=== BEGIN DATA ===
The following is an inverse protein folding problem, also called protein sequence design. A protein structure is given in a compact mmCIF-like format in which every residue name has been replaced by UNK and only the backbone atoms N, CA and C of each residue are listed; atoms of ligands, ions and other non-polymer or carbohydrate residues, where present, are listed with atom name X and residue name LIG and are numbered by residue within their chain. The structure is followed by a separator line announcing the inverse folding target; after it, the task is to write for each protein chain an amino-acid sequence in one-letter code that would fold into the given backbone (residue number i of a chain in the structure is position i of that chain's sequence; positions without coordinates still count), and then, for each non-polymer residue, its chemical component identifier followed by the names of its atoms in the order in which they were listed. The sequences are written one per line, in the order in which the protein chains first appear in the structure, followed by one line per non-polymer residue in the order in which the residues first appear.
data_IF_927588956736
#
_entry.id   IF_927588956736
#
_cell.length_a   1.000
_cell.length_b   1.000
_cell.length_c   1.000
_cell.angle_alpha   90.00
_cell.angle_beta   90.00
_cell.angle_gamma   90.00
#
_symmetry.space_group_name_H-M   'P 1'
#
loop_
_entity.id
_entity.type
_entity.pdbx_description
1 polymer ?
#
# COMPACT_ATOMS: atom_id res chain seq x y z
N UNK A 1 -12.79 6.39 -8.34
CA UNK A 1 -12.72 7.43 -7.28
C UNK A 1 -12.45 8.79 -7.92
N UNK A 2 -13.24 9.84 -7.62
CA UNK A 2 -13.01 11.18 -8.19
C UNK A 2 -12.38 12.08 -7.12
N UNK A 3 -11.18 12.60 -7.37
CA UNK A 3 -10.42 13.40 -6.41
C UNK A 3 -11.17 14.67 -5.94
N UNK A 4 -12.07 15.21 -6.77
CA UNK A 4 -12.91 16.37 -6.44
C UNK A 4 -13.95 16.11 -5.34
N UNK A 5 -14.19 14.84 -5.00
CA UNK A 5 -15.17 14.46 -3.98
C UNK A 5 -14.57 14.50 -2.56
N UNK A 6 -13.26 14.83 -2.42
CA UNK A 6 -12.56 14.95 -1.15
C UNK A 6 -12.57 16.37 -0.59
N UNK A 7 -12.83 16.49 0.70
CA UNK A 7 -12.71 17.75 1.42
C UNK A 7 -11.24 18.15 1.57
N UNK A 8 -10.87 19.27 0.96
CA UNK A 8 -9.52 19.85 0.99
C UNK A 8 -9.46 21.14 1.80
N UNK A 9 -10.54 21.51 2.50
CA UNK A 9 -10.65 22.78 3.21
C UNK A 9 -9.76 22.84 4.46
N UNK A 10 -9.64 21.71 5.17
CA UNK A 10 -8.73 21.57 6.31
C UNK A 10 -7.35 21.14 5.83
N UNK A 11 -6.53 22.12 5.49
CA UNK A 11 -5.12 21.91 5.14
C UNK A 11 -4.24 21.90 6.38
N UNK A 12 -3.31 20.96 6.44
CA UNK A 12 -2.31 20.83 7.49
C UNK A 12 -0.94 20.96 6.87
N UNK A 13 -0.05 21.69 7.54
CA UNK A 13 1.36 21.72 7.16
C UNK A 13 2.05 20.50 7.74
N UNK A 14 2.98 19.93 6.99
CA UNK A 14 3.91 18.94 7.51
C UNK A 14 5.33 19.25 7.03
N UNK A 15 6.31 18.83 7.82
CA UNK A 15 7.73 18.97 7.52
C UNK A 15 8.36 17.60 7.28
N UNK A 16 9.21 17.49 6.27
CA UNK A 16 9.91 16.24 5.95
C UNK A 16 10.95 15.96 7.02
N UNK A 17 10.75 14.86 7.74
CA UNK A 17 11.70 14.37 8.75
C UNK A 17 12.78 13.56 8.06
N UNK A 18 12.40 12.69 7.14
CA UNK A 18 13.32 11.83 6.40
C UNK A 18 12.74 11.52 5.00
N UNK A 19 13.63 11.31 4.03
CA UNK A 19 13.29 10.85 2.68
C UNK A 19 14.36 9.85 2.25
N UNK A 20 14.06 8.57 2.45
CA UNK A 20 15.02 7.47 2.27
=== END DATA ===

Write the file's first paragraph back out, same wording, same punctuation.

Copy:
The following is an inverse protein folding problem, also called protein sequence design. A protein structure is given in a compact mmCIF-like format in which every residue name has been replaced by UNK and only the backbone atoms N, CA and C of each residue are listed; atoms of ligands, ions and other non-polymer or carbohydrate residues, where present, are listed with atom name X and residue name LIG and are numbered by residue within their chain. The structure is followed by a separator line announcing the inverse folding target; after it, the task is to write for each protein chain an amino-acid sequence in one-letter code that would fold into the given backbone (residue number i of a chain in the structure is position i of that chain's sequence; positions without coordinates still count), and then, for each non-polymer residue, its chemical component identifier followed by the names of its atoms in the order in which they were listed. The sequences are written one per line, in the order in which the protein chains first appear in the structure, followed by one line per non-polymer residue in the order in which the residues first appear.